You know the story. You work with a great contact for years, maybe even a senior level person at the company. The two of you go together like peanut butter and jelly; you get things done and enjoy working together.
Then they get busy or the company restructures, or a third party gets involved, and you suddenly find yourself having to work with someone who quite frankly is the fish guts to your peanut butter. (I’ve never tried it. Could be good?)
And now you have a decision to make. Do you keep the client or is it time to shove off? Before you hit the road, here are some things to consider or try.
1) Give it time.
First impressions aren’t always spot on. You and this new fish guts person might find your working groove over time. It’s common for a new person to be territorial on arrival. They could just be trying to prove themselves to the senior level bigwig that appointed them in the first place. Commit to working with the new contact for a certain period of time before giving up and leaving them for the birds.
2) Talk it through.
If things are not jelling, it might be wise to request a meeting. Come to the table with some of your concerns about the change, but do it without attacking the newbie. Be prepared for that conversation and have their needs in mind. If you can articulate that you have their best interest in mind, that you are a professional, and that you simply want space to do your best work, it might defuse the situation and get everyone on the same page. Doing this in person is best if possible. A conference call could also work. But never try to talk it through via email unless you don’t care about the relationship and potential harm to your reputation.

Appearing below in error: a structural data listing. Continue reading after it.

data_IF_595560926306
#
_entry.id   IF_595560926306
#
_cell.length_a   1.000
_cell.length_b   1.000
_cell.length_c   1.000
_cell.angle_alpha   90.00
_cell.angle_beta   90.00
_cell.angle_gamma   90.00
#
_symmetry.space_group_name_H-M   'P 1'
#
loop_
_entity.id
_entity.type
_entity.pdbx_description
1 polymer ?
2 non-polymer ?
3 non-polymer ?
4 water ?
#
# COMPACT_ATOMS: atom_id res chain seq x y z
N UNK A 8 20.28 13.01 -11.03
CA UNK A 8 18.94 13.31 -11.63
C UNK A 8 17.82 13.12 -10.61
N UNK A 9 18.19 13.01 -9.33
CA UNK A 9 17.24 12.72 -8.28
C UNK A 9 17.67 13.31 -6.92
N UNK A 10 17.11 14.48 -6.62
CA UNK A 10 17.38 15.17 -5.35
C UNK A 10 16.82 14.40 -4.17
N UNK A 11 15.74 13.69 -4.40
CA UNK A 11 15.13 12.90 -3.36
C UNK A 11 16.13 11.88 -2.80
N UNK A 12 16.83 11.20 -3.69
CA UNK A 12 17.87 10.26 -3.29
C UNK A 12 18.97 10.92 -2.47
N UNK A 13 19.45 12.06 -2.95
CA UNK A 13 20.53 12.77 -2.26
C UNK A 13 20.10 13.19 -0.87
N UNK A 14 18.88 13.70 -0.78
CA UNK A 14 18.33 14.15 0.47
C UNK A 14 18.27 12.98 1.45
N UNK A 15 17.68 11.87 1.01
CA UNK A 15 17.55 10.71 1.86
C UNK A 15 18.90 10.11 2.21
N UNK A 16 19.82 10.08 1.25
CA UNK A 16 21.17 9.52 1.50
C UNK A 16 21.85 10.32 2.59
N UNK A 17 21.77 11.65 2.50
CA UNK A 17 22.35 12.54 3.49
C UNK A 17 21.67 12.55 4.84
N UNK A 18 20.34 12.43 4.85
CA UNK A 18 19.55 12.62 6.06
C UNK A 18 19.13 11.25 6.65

3) Transition away.
If you can’t make it work and ol’ fish guts just keeps making life hell, well, it may be time to let that client go. The key here is to bow out gracefully and not burn any bridges along the way. You never know where your work soul mate could end up. Maybe one day, they will move on and you will work together again. I’ve sat down with a contact before letting them know that things just aren’t working out only to be asked back after the new person was let go. If the relationship is good and you really do work together well, that will win out in the end.
And remember, before you let any client go, always be sure you have something else lined up. Or at least know the effect it will have on your cash flow. If you really dislike working with someone, prove it by finding a replacement client.
How would you handle a peanut butter and fish guts client relationship? And have you, peanut butter, ever lost your jelly client contact only to find them again later?
BTW: For more from the King of Client Relations, check out Luke’s session at CFC 2010: Who’s the Boss?